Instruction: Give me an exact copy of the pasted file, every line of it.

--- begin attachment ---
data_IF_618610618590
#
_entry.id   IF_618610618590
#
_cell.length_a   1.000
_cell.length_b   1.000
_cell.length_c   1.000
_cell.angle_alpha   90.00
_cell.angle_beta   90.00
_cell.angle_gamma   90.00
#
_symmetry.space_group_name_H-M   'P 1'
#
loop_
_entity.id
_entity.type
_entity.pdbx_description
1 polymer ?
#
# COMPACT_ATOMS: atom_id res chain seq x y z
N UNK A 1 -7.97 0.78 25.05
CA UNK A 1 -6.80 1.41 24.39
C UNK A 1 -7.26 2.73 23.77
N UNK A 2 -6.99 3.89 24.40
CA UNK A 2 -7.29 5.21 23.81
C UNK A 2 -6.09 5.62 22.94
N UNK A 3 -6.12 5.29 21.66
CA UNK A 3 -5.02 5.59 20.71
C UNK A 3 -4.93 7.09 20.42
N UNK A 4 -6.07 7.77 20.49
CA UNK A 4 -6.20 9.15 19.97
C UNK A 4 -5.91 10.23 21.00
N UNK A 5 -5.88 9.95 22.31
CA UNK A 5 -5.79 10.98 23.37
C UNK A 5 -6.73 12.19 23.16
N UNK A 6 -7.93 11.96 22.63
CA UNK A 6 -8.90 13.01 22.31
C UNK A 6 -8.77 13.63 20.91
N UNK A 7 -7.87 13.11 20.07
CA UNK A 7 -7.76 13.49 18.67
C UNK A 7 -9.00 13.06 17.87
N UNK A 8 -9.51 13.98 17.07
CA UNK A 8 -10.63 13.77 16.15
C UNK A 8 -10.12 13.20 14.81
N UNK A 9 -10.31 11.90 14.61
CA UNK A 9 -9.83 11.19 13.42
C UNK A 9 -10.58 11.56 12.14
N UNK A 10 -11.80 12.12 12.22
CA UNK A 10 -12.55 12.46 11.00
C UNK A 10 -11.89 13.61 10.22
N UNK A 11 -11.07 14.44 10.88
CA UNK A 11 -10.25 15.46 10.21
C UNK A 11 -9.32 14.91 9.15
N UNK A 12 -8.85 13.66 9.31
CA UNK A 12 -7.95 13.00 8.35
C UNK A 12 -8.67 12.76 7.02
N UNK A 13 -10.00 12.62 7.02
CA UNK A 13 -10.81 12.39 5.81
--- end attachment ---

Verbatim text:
data_IF_618610618590
#
_entry.id   IF_618610618590
#
_cell.length_a   1.000
_cell.length_b   1.000
_cell.length_c   1.000
_cell.angle_alpha   90.00
_cell.angle_beta   90.00
_cell.angle_gamma   90.00
#
_symmetry.space_group_name_H-M   'P 1'
#
loop_
_entity.id
_entity.type
_entity.pdbx_description
1 polymer ?
#
# COMPACT_ATOMS: atom_id res chain seq x y z
N UNK A 1 -7.97 0.78 25.05
CA UNK A 1 -6.80 1.41 24.39
C UNK A 1 -7.26 2.73 23.77
N UNK A 2 -6.99 3.89 24.40
CA UNK A 2 -7.29 5.21 23.81
C UNK A 2 -6.09 5.62 22.94
N UNK A 3 -6.12 5.29 21.66
CA UNK A 3 -5.02 5.59 20.71
C UNK A 3 -4.93 7.09 20.42
N UNK A 4 -6.07 7.77 20.49
CA UNK A 4 -6.20 9.15 19.97
C UNK A 4 -5.91 10.23 21.00
N UNK A 5 -5.88 9.95 22.31
CA UNK A 5 -5.79 10.98 23.37
C UNK A 5 -6.73 12.19 23.16
N UNK A 6 -7.93 11.96 22.63
CA UNK A 6 -8.90 13.01 22.31
C UNK A 6 -8.77 13.63 20.91
N UNK A 7 -7.87 13.11 20.07
CA UNK A 7 -7.76 13.49 18.67
C UNK A 7 -9.00 13.06 17.87
N UNK A 8 -9.51 13.98 17.07
CA UNK A 8 -10.63 13.77 16.15
C UNK A 8 -10.12 13.20 14.81
N UNK A 9 -10.31 11.90 14.61
CA UNK A 9 -9.83 11.19 13.42
C UNK A 9 -10.58 11.56 12.14
N UNK A 10 -11.80 12.12 12.22
CA UNK A 10 -12.55 12.46 11.00
C UNK A 10 -11.89 13.61 10.22
N UNK A 11 -11.07 14.44 10.88
CA UNK A 11 -10.25 15.46 10.21
C UNK A 11 -9.32 14.91 9.15
N UNK A 12 -8.85 13.66 9.31
CA UNK A 12 -7.95 13.00 8.35
C UNK A 12 -8.67 12.76 7.02
N UNK A 13 -10.00 12.62 7.02
CA UNK A 13 -10.81 12.39 5.81